The equivalence result stipulates that Stackelberg competition in interrelated markets can lead to Cournot outcomes. Provided symmetry assumptions regarding the primitives, this equivalence holds if and only if the consistent conjectures are zero. Why? Any leader rationally expects that a change in his strategy will elicit no reaction from the followers. Consequently, it mimics the case where the traders take the decisions of their rivals as given when optimizing, thereby behaving as if they played a simultaneous move game (with the belief that their rivals behave following a Cournotian reaction function). In such a case, the value of the elasticity of the best response functions coincides with the true slope of the best response functions (here zero): conjectures are fulfilled and are thus consistent. This means that the strategies are neither substitutes nor complements in equilibrium. This result may be explained as follows. The shape of the reaction functions and their slopes at equilibrium depend notably on the market demand function. The Cobb-Douglas specification leads to an isoelastic aggregate market demand function (constant unitary price elasticity). So, when all atoms have the same endowments and preferences, their market powers are equal, which implies that their (Cournotian) equilibrium strategies are identical. Our proposition extends a result obtained in partial equilibrium by Julien [17] to cover a general equilibrium framework. In addition, it spreads the result obtained in Julien [16] to cover mixed markets exchange in which all traders behave strategically.

5. An Example

Consider the case for which. The price system is. The economy embodies two atoms (the leader) and (the follower), each of measure, , and an atomless continuum of traders represented by the unit interval, with the Lebesgue measure,.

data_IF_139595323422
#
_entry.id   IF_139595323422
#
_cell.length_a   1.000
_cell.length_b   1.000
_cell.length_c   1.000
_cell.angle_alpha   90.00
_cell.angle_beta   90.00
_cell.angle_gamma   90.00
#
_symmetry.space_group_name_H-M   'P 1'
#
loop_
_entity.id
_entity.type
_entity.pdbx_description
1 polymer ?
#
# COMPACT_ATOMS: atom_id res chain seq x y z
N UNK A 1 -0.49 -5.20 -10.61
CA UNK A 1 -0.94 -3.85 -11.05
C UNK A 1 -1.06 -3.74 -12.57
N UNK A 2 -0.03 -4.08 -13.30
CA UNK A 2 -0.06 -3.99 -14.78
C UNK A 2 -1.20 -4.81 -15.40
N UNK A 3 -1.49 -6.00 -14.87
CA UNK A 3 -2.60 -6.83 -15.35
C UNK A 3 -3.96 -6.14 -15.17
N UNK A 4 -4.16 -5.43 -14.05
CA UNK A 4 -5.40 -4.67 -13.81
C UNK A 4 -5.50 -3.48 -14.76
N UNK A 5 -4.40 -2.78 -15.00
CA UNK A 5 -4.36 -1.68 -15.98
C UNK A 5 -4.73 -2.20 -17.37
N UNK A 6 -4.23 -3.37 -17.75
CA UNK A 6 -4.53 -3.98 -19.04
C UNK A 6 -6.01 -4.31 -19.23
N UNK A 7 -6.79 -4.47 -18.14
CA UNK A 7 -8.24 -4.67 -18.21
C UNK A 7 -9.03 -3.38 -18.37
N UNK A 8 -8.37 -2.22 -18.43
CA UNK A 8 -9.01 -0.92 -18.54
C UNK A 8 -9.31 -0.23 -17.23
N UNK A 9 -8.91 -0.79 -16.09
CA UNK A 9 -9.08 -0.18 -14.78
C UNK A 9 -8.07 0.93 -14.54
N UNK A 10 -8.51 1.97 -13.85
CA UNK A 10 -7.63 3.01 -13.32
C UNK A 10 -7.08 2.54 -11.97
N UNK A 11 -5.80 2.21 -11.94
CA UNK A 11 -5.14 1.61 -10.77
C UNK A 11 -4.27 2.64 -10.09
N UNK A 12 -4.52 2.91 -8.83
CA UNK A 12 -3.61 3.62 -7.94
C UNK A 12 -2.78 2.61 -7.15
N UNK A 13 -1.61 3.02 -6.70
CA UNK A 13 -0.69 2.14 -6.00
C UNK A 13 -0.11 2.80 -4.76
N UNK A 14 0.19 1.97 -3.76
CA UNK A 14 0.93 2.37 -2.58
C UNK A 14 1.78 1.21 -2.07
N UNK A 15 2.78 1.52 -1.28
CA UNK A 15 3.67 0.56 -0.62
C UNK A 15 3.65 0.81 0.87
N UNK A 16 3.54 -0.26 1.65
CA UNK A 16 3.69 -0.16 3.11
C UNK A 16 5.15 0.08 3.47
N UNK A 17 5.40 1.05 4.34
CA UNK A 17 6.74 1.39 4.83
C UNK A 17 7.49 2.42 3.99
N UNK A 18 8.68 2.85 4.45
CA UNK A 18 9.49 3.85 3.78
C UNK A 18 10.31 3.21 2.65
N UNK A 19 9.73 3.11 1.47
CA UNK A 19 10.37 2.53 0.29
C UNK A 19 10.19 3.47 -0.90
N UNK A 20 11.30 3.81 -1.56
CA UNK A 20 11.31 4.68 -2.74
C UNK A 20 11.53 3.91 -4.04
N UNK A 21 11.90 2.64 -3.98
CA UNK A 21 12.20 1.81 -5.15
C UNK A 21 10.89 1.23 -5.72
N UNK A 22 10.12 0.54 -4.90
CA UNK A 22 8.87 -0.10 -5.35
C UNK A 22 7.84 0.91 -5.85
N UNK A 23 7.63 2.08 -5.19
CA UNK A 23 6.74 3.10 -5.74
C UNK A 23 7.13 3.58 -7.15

Assume the following specification for endowments:

(9)

The preferences of any trader are represented by the following utility functions:

(10)

The strategy sets are given by:

(11)

5.1. The SCE

Given and, the Sahi and Yao [9] price mechanism yields

, so one deduces the price system:

(12)

The best-responses and of the followers and are solutions to the following system of equations:

(13)

Assuming symmetry among the small traders, i.e., , , one gets the bestresponses functions:

(14)

The former best response satisfies: when, reflecting strategic complementarities, while when, reflecting strategic substituabilities. In addition,.

The program of the leader becomes:

(15)

Little algebra lead to the SCE strategy for the leader:

(16)

From (14), the equilibrium strategies of the followers are given by:

(17)

where.

The SCE price system and allocations are given by:

(18)

(19)

5.2. The CE

Given and, the same price mechanism yields:

(20)

The best-response functions of any atom, and of any trader are the solutions to:

(21)

Little algebra lead to the CE strategies:

(22)

The CE equilibrium price system and allocations are then:

(23)

(24)

Consider (16)-(19) with (22)-(24). The SCE and the CE relative price and allocations coincide if and only if. In addition, note that (15) may be written as

which leads to,. From

(14), one gets

, so zero conjectures are consistent.

6. Conclusion

In this paper, we consider a general equilibrium concept - the Stackelberg-Cournot equilibrium—where all traders behave strategically. One side of the market includes negligible traders, while the other side embodies atoms. In this economy, the strategic interactions recover from sequential decisions.

The framework used belongs to the class of mixed markets exchange models. Traders have not the same “weight”: this idea is captured with a mixed measure space of traders. Such a specification notably enables to model asymmetries in the working of market power in interrelated markets. It also gives some insights regarding the consequences of market power in a general equilibrium perspective. Finally, it facilitates comparisons between general equilibrium concepts in economies where all agents behave strategically.

Within this framework, it is shown that the set of Stackelberg-Cournot equilibria and the set of Cournot equilibria can have a nonempty intersection. When the preferences of the small traders are represented by Cobb-Douglas utility functions, and when the atoms have the same endowments and utility functions, the SCE and the CE coincide if and only if the followers’ best responses functions have a zero slope at the SCE. Provided conjectures of atoms are consistent, the traders behave as if they played a simultaneous move game. So, the equivalence result stems from consistent conjectures formed by leaders.

7. Acknowledgements

I am grateful to an anonymous referee for her/his remarks and suggestions. All remaining deficiencies are mine.